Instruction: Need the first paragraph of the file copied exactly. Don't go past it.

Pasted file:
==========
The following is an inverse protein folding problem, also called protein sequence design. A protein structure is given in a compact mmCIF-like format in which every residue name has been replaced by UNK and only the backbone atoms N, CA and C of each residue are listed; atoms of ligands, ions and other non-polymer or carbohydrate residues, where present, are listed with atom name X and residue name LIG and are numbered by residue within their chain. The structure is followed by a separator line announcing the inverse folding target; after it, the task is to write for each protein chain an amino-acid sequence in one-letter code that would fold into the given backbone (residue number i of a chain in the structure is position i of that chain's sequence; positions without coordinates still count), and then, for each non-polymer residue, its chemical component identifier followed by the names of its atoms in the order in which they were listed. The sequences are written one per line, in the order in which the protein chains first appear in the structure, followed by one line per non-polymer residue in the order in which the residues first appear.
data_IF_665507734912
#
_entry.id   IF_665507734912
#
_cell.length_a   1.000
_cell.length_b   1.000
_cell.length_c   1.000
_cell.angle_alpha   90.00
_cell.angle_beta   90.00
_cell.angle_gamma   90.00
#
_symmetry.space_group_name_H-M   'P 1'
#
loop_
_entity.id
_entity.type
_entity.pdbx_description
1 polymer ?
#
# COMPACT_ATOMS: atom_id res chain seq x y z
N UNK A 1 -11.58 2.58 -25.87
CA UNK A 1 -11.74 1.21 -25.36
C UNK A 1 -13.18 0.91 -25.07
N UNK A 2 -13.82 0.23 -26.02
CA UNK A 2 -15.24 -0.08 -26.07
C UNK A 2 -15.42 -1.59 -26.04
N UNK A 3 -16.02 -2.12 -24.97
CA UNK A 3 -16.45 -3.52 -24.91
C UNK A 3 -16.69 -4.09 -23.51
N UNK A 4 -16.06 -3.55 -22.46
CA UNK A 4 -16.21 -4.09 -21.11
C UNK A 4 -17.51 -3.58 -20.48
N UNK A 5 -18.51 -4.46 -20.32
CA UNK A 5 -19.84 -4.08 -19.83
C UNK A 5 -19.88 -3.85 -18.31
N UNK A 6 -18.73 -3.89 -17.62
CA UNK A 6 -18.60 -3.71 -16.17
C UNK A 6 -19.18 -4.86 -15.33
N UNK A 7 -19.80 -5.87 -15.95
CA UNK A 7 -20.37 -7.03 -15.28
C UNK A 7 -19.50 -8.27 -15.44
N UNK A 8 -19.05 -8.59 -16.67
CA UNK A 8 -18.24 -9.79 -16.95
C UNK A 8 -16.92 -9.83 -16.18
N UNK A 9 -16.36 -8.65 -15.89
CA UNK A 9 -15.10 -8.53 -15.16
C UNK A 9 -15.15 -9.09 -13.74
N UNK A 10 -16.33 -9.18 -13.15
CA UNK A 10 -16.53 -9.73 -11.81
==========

The following is an inverse protein folding problem, also called protein sequence design. A protein structure is given in a compact mmCIF-like format in which every residue name has been replaced by UNK and only the backbone atoms N, CA and C of each residue are listed; atoms of ligands, ions and other non-polymer or carbohydrate residues, where present, are listed with atom name X and residue name LIG and are numbered by residue within their chain. The structure is followed by a separator line announcing the inverse folding target; after it, the task is to write for each protein chain an amino-acid sequence in one-letter code that would fold into the given backbone (residue number i of a chain in the structure is position i of that chain's sequence; positions without coordinates still count), and then, for each non-polymer residue, its chemical component identifier followed by the names of its atoms in the order in which they were listed. The sequences are written one per line, in the order in which the protein chains first appear in the structure, followed by one line per non-polymer residue in the order in which the residues first appear.